Nicolas Sarkozy, the perpetual-motion French president, has dipped significantly in the polls – to 48-percent approval – in the midst of an unusual, highly publicized new romance with supermodel-singer Carla Bruni and a likely marriage next month.
As Mr. Sarkozy is being splashed across the pages of French magazines and newspapers in the company of Ms. Bruni at Disneyland Paris and the Egyptian pyramids, he's also finding some tougher new questions about his performance, possible constraints on his promise to reform, and criticism about his jet-set image at a time when many French still feel that their economy is listing.
At his first official press conference this week at the Elysée palace in front of 600 journalists, Sarkozy sought to ameliorate the grumbling.
In fine French fashion, he set out lofty concepts over two hours about the importance of a great civilization, talked about an Internet tax, and the project of reforming the 35-hour work-week. He joked with the press for "waiting until the second question" to ask about his love life, and turned back their criticism of making his romance a Page 1 story by chiding them for sending photographers.
'The Carla effect'
French traditionally don't care, and don't want to know about, the private lives of their top office holders. Yet due to what is being called "the Carla effect," Sarkozy is losing some credit among ordinary French – a miscalculation by the palace, which is said to have hoped for a "glamour bounce."
"I think the French may be tiring of all the bling-bling," says a former adviser to French Prime Minister Dominique de Villepin. "Sarkozy is bling – he wears big Rolex watches, has bad shoes, and loves luxury and to flaunt it. Carla is not bling. She's old money, good clothes, comfortable in wealth. But Sarko is bling, and we're feeling it is a little too much right now."
Conservative French, the ballast of Sarkozy support, and especially older French, have not been impressed. The left, meanwhile, is critical of the symbolism of glitz when the cost of living is high.
On France Inter radio this week, the salary increase Sarkozy gave himself this fall brought a caller who said, "He got a 162 percent pay raise, and he didn't even have to go on strike."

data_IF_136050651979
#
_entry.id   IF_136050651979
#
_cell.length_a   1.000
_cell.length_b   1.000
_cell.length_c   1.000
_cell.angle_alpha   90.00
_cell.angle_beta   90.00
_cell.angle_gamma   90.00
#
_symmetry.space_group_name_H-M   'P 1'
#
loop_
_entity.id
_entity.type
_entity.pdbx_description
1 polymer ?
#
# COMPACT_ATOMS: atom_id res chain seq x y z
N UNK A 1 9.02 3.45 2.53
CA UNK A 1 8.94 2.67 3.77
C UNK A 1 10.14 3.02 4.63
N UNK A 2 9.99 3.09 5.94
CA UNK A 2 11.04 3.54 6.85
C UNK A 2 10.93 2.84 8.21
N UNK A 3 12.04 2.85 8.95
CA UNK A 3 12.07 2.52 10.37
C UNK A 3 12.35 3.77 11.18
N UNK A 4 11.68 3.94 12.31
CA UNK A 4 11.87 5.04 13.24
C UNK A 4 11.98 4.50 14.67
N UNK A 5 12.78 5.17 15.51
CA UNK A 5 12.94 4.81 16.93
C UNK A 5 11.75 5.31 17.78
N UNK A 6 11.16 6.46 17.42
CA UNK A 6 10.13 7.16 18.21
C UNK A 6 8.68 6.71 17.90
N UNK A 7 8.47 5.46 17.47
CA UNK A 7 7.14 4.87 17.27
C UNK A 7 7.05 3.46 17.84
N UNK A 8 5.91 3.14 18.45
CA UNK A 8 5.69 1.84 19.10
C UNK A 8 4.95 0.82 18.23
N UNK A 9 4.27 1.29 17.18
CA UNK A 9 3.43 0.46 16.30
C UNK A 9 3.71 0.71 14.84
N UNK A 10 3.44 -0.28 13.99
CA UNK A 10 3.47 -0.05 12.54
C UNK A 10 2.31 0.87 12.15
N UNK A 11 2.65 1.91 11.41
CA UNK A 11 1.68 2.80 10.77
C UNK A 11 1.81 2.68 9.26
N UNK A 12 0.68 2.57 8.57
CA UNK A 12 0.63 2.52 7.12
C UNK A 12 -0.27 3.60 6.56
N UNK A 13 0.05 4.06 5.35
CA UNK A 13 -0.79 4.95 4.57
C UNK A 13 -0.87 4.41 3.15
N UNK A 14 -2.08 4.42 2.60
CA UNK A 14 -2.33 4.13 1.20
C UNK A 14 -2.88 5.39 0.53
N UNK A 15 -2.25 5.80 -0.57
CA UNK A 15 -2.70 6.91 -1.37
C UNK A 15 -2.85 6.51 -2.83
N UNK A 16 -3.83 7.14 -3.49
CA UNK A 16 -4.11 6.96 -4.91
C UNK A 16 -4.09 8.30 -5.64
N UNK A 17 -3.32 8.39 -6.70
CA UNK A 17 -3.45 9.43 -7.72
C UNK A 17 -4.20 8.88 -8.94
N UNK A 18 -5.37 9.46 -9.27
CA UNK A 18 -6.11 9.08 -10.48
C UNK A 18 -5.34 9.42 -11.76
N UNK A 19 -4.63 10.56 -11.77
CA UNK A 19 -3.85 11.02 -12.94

To be sure, Sarkozy is nothing if not the first in most anything he does. He is the first youngish president in modern France, the first president from immigrant stock.
In his private affairs, he is the first divorced president coming into office and the first to be divorced in office when his wife, Cecilia, left him in September. If he marries Bruni, who formerly dated Mick Jagger, he will be the first to wed in office.
Given that President François Mitterand used to go on vacation in an official plane with his wife, and an unofficial plane with his mistress and unofficial family, Sarko is also the first to put his private life on display.
As he said Tuesday, "I would prefer not to lie about this ... Should I take two planes?"
Constraint on reform
Despite a superhuman schedule of foreign and domestic policy matters, Sarkozy may be feeling for the first time some constraints on his ability to reform by fiat.
"After eight months of cure, the Sarkozy prescription isn't working," wrote critic Laurent Joffrin in the daily Liberation this week. "Purchasing power remains as flat as a [French Prime Minister] François Fillon speech. We are now thrown toward philosophical heights ... toward a 'new Renaissance' that an inspired Socialist could have evoked. But concrete results?"
The French president may also feel some constraints on his private life. Sarkozy travels to Saudi Arabia next week and has been asked by Riyadh not to bring Bruni, according to the weekly Journal du Dimanche. Shortly after, Sarkozy goes to India, which has not restricted his entourage, but which has expressed puzzlement over Bruni's status and the protocol arrangements.
Trying his hand at philosophy
Sarkozy has often been criticized for not upholding the French president's special responsibility to outline broad concepts of ideas about civilization and civility. But on Monday, he delved into French philosopher Edgar Morin's notions of the need for less isolation, anonymity, and dehumanization, despite the problems of the brutalities of a modern technologically based state.
"If politics can't express the ideas we have of … man's freedom, of his responsibility, his dignity, then what does it express?" Sarkozy asked.
The 85-year-old Mr. Morin, asked by French reporters, responded what he thought about the press conference, "The president of the republic had 75 percent of sincerity in his words [about my ideas], and the same sincerity of tone in the other 25 percent."
Even French who don't like Sarkozy's policies admire his skill as a communicator. Yet media members are getting tougher on the president than before, as evidenced by several confrontational questions on Tuesday, something not seen so vividly during Sarkozy's campaign and subsequent office holding.
The Monitor asked some 20 top graduate journalism students in Paris were asked on Monday to choose from among four front-page news stories they would want to write about, including the budding romance of Sarkozy and Bruni – a story that has taken up many twists and turns, including descriptions of the pink, heart-shaped diamond ring Sarkozy is rumored to have given Bruni.
None of the students wanted to write on the French president's amorous adventure, and several expressed disdain.
"Most students don't feel like this is serious journalism, and they don't want to talk about something they feel Sarkozy wants to talk about, which seems designed to ignore other problems we have in France," commented Pierrick Leurent, a student at the Center for the Formation of Journalists in Paris.